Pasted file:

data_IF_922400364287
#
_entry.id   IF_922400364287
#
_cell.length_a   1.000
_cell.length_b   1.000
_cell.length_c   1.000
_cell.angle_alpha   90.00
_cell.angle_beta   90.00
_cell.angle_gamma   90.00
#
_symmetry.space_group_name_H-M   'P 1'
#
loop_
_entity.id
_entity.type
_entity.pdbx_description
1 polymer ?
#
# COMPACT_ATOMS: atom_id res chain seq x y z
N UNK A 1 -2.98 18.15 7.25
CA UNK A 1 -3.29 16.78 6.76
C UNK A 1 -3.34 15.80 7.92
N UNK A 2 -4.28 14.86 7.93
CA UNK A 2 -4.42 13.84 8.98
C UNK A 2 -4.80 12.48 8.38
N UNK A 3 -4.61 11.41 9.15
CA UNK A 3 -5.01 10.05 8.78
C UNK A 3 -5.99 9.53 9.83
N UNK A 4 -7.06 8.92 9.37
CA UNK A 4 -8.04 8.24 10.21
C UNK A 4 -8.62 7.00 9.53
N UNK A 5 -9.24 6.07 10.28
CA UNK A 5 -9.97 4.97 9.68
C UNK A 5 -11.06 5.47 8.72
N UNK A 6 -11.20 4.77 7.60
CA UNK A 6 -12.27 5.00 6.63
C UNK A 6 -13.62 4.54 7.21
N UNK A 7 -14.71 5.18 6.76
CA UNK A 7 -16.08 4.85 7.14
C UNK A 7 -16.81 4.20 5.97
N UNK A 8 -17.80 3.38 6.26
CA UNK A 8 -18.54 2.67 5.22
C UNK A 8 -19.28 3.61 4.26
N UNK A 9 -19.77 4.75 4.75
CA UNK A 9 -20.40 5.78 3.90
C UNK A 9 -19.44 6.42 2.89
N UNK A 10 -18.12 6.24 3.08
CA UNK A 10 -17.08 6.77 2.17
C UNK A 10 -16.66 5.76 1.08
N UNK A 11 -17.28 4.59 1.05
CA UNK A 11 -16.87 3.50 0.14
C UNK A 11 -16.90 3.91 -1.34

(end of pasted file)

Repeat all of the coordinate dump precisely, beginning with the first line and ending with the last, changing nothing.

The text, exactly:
data_IF_922400364287
#
_entry.id   IF_922400364287
#
_cell.length_a   1.000
_cell.length_b   1.000
_cell.length_c   1.000
_cell.angle_alpha   90.00
_cell.angle_beta   90.00
_cell.angle_gamma   90.00
#
_symmetry.space_group_name_H-M   'P 1'
#
loop_
_entity.id
_entity.type
_entity.pdbx_description
1 polymer ?
#
# COMPACT_ATOMS: atom_id res chain seq x y z
N UNK A 1 -2.98 18.15 7.25
CA UNK A 1 -3.29 16.78 6.76
C UNK A 1 -3.34 15.80 7.92
N UNK A 2 -4.28 14.86 7.93
CA UNK A 2 -4.42 13.84 8.98
C UNK A 2 -4.80 12.48 8.38
N UNK A 3 -4.61 11.41 9.15
CA UNK A 3 -5.01 10.05 8.78
C UNK A 3 -5.99 9.53 9.83
N UNK A 4 -7.06 8.92 9.37
CA UNK A 4 -8.04 8.24 10.21
C UNK A 4 -8.62 7.00 9.53
N UNK A 5 -9.24 6.07 10.28
CA UNK A 5 -9.97 4.97 9.68
C UNK A 5 -11.06 5.47 8.72
N UNK A 6 -11.20 4.77 7.60
CA UNK A 6 -12.27 5.00 6.63
C UNK A 6 -13.62 4.54 7.21
N UNK A 7 -14.71 5.18 6.76
CA UNK A 7 -16.08 4.85 7.14
C UNK A 7 -16.81 4.20 5.97
N UNK A 8 -17.80 3.38 6.26
CA UNK A 8 -18.54 2.67 5.22
C UNK A 8 -19.28 3.61 4.26
N UNK A 9 -19.77 4.75 4.75
CA UNK A 9 -20.40 5.78 3.90
C UNK A 9 -19.44 6.42 2.89
N UNK A 10 -18.12 6.24 3.08
CA UNK A 10 -17.08 6.77 2.17
C UNK A 10 -16.66 5.76 1.08
N UNK A 11 -17.28 4.59 1.05
CA UNK A 11 -16.87 3.50 0.14
C UNK A 11 -16.90 3.91 -1.34